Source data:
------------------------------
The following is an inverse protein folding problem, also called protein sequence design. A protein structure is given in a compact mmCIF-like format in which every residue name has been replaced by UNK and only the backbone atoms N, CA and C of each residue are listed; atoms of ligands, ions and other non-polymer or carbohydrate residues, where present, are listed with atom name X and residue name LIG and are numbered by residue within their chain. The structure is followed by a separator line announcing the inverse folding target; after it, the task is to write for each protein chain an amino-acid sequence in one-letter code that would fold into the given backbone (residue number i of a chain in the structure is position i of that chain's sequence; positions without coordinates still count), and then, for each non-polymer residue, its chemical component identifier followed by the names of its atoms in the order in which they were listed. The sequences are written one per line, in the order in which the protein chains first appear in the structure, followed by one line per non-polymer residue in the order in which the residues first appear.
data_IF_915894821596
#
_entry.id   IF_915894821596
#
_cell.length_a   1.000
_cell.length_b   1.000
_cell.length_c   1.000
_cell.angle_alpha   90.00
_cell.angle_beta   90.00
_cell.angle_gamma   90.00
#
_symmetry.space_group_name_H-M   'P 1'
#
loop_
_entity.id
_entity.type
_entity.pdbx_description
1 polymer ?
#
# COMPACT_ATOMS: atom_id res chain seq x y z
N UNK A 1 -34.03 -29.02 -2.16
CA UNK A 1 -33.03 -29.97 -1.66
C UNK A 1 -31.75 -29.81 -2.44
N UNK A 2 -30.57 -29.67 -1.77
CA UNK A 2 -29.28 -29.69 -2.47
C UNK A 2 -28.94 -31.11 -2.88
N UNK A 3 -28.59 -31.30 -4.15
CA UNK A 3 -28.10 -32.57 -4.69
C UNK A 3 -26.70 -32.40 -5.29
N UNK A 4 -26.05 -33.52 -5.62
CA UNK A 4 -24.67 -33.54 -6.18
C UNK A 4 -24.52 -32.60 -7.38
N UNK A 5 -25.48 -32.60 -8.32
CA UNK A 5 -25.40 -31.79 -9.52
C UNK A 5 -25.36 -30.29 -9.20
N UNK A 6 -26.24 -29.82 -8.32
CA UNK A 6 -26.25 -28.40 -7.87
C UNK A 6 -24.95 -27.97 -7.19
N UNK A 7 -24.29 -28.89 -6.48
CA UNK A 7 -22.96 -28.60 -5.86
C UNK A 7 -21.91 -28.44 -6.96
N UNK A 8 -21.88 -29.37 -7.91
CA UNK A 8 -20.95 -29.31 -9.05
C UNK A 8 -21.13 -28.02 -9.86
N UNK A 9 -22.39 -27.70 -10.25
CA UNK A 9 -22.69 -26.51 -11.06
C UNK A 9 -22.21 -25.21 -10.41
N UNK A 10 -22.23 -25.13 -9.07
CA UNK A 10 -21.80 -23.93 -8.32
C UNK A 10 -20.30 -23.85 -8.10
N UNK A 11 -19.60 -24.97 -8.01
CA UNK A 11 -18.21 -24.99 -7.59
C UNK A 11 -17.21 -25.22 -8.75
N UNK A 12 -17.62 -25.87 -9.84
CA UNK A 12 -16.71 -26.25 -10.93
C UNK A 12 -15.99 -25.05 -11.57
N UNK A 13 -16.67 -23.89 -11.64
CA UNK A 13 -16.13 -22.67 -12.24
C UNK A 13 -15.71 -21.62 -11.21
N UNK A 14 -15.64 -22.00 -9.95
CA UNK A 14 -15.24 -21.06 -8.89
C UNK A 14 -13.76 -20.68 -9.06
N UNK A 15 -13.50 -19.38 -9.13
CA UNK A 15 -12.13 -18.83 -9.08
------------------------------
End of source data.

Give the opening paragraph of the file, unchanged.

The following is an inverse protein folding problem, also called protein sequence design. A protein structure is given in a compact mmCIF-like format in which every residue name has been replaced by UNK and only the backbone atoms N, CA and C of each residue are listed; atoms of ligands, ions and other non-polymer or carbohydrate residues, where present, are listed with atom name X and residue name LIG and are numbered by residue within their chain. The structure is followed by a separator line announcing the inverse folding target; after it, the task is to write for each protein chain an amino-acid sequence in one-letter code that would fold into the given backbone (residue number i of a chain in the structure is position i of that chain's sequence; positions without coordinates still count), and then, for each non-polymer residue, its chemical component identifier followed by the names of its atoms in the order in which they were listed. The sequences are written one per line, in the order in which the protein chains first appear in the structure, followed by one line per non-polymer residue in the order in which the residues first appear.